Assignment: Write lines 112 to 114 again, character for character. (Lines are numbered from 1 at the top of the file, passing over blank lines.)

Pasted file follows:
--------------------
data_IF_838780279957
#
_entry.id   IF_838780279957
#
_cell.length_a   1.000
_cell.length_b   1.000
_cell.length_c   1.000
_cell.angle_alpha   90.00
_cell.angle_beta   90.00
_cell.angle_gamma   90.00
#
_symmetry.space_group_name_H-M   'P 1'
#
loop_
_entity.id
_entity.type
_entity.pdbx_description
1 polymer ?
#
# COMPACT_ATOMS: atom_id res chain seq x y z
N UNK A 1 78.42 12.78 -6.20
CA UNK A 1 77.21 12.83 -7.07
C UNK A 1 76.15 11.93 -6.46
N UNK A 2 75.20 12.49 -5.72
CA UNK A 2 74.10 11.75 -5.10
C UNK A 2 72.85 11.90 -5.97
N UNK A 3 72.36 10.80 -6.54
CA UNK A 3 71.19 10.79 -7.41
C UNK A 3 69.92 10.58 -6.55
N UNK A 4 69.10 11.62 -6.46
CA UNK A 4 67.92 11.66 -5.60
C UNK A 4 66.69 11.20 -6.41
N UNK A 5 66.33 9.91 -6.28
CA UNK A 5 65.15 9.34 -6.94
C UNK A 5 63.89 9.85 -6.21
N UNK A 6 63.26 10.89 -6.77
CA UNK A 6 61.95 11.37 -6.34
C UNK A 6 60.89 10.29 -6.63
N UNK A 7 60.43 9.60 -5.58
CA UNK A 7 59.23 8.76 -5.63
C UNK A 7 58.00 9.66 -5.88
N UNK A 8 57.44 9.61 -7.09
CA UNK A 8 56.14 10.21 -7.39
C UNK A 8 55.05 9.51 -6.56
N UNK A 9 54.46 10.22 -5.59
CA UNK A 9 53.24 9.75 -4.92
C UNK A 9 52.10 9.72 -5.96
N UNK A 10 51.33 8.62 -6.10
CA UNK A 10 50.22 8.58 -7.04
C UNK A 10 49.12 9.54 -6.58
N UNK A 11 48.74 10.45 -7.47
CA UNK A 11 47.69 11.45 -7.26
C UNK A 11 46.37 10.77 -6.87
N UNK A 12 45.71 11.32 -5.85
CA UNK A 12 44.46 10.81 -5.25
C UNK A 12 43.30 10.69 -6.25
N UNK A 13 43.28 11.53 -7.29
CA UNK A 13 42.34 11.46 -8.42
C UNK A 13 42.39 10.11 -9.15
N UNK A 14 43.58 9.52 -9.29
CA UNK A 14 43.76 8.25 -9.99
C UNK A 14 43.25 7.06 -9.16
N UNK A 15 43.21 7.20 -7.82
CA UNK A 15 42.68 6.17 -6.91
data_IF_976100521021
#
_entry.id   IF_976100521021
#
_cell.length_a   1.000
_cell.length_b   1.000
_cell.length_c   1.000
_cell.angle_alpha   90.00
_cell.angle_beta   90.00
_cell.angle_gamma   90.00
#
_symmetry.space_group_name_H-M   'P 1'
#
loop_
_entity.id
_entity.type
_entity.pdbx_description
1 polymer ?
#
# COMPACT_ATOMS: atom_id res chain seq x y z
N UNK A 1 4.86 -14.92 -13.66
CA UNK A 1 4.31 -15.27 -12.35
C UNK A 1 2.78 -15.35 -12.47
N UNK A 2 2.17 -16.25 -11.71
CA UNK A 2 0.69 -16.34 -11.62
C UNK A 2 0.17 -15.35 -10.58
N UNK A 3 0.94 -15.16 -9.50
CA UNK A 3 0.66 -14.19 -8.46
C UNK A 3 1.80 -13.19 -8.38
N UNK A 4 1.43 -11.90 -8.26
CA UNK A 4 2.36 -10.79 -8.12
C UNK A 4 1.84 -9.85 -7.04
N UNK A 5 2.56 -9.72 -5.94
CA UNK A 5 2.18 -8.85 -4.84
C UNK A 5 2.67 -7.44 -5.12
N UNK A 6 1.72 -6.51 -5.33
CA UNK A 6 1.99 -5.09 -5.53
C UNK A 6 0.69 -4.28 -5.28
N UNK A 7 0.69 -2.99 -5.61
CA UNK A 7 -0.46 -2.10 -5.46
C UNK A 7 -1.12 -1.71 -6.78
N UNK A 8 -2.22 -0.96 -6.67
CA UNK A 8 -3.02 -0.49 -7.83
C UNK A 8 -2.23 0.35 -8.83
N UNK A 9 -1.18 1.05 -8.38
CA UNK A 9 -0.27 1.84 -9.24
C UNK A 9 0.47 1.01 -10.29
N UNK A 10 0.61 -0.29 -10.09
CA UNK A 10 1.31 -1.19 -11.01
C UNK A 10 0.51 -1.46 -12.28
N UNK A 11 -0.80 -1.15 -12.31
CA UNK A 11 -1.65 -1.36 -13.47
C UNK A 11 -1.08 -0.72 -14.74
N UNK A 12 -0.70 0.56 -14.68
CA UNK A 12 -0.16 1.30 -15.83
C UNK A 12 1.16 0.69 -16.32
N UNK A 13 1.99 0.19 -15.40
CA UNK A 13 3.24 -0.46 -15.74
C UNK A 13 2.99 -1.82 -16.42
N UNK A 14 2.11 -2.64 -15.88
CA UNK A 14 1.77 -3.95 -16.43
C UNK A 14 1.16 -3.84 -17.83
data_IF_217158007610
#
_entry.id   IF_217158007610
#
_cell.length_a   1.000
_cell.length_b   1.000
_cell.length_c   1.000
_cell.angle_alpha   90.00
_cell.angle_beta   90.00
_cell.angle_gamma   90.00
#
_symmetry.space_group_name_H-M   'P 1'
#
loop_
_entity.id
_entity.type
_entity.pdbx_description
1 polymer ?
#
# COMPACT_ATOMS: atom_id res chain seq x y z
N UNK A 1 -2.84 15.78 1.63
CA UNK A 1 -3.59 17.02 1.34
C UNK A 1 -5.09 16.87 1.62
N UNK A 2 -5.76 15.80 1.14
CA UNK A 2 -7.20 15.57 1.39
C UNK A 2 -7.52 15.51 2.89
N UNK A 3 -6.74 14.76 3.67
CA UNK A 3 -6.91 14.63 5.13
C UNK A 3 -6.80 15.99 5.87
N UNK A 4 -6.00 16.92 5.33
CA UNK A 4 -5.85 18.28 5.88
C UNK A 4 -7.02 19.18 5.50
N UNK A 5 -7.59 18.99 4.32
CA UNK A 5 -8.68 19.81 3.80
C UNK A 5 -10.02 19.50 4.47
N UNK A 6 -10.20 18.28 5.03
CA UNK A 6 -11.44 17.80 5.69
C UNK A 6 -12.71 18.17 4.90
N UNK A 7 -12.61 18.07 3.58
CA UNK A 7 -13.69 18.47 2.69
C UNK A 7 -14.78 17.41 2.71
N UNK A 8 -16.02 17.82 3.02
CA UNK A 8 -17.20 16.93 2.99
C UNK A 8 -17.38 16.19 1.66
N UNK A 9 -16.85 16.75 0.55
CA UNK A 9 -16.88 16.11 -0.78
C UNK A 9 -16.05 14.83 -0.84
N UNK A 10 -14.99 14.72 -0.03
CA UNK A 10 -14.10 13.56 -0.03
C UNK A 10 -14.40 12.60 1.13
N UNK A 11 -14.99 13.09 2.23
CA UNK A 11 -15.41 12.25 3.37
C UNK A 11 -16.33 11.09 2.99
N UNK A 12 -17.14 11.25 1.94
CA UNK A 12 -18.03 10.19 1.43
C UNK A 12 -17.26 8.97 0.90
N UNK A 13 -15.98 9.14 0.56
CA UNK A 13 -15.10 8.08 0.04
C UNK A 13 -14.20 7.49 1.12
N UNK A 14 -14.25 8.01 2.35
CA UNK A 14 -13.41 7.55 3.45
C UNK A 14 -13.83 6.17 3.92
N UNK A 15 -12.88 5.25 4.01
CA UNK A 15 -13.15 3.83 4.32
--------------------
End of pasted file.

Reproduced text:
N UNK A 10 0.61 -0.29 -10.09
CA UNK A 10 1.31 -1.19 -11.01
C UNK A 10 0.51 -1.46 -12.28